The Cybersecurity Executive Order: What You Need To Know and WhyPublished June 29, 2017 by Karen Walsh • 5 min read
On May 11, 2017, the Presidential Executive Order 13636 on Strengthening the Cybersecurity of Federal Networks and Critical Infrastructure (“Cybersecurity Executive Order”) was released. The Cybersecurity Executive Order sets out the White House’s goals for cybersecurity compliance for federal agencies. The Executive Order’s release comes as no surprise. Even if you are not a government agency, the Cybersecurity Executive Order may have ramifications for your business in the long term.
I’m not a government agency. Why do I care?
While the Cybersecurity Executive Order does not constitute a legal requirement for the average business, it does set a precedent and standard of behavior. Any kind of regulatory act, be it executive order or legislation, has an impact on the way businesses and people are expected to act.
Although you are not a government agency and are not working with a government agency, you may want to follow the Cybersecurity Executive Order to determine what the government thinks matters when protecting its own assets. If a government agency were ever to be created to review cybersecurity, it would likely follow the standards determined in Order 13636.
What is the Cybersecurity Executive Order?
The Cybersecurity Executive Order has three sections. The first discusses the importance of agency IT and data protections specifically. By holding agency heads and executive departments accountable, the executive order places cybersecurity within executive control. Within this, the Cybersecurity Executive Order implements risk assessments and requires the use of The Framework for Improving Critical Infrastructure Cybersecurity (the Framework).
Section 2 of the Cybersecurity Executive Order focuses on critical infrastructure. Within this section, the Order focuses on electricity disruption, the defense industrial base, and of particular note, botnets.
The third section focuses on establishing reviews of the country’s infrastructure and the strategic options for protecting data. Moreover, this section also includes reviews of the cybersecurity workforce and the future of training to ensure cybersecurity going forward.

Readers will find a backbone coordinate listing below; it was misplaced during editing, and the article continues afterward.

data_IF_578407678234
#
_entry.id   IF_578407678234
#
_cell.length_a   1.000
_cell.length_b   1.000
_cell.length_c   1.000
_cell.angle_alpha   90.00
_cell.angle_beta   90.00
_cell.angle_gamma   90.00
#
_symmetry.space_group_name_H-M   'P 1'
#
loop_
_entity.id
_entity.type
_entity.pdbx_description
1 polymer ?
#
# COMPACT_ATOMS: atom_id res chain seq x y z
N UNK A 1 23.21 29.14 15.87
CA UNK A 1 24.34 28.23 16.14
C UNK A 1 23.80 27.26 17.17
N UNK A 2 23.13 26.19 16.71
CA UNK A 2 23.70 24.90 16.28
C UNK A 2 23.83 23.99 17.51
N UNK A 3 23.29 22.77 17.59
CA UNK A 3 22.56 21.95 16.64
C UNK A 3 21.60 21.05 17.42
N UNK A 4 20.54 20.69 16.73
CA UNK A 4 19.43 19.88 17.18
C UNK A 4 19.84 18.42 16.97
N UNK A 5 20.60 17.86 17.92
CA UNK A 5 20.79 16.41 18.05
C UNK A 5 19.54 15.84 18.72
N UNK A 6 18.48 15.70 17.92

Are there any other executive orders I should know about?
The Cybersecurity Executive Order came 10 days after another executive order established the American Technology Council (ATC). The ATC’s purpose is to
(ii) coordinate advice to the President related to policy decisions and processes regarding the Federal Government‘s use of information technology and the delivery of services through information technology; and
(iii) work to ensure that these decisions and processes are consistent with the policy set forth in section 1 of this order and that the policy is being effectively implemented.
When reviewing these two orders together, analysts see a trend. The current administration wants to start reviewing and setting policy decisions regarding the government’s technology. Both executive orders focus on federal data. This means that unless you are an agency or a business that handles federal agency data, your organization is completely out of this loop.
So, the Cybersecurity Executive Order requires use of NIST? Do I have to comply?
The quick answer is that unless you are a government agency or a critical infrastructure business, this does not impact you immediately.
The longer answer is that this executive order is just the first step in the cybersecurity process. As Dan Lohrman noted on May 14,
These reports and other deliverables will be essential building blocks with much more to come. This is a foundational EO on cyber that continues the momentum that was built in the Obama administration but also adds much more federal agency director accountability. This is a good thing since every cyberexpert knows that true management buy-in and support is a critical success factor.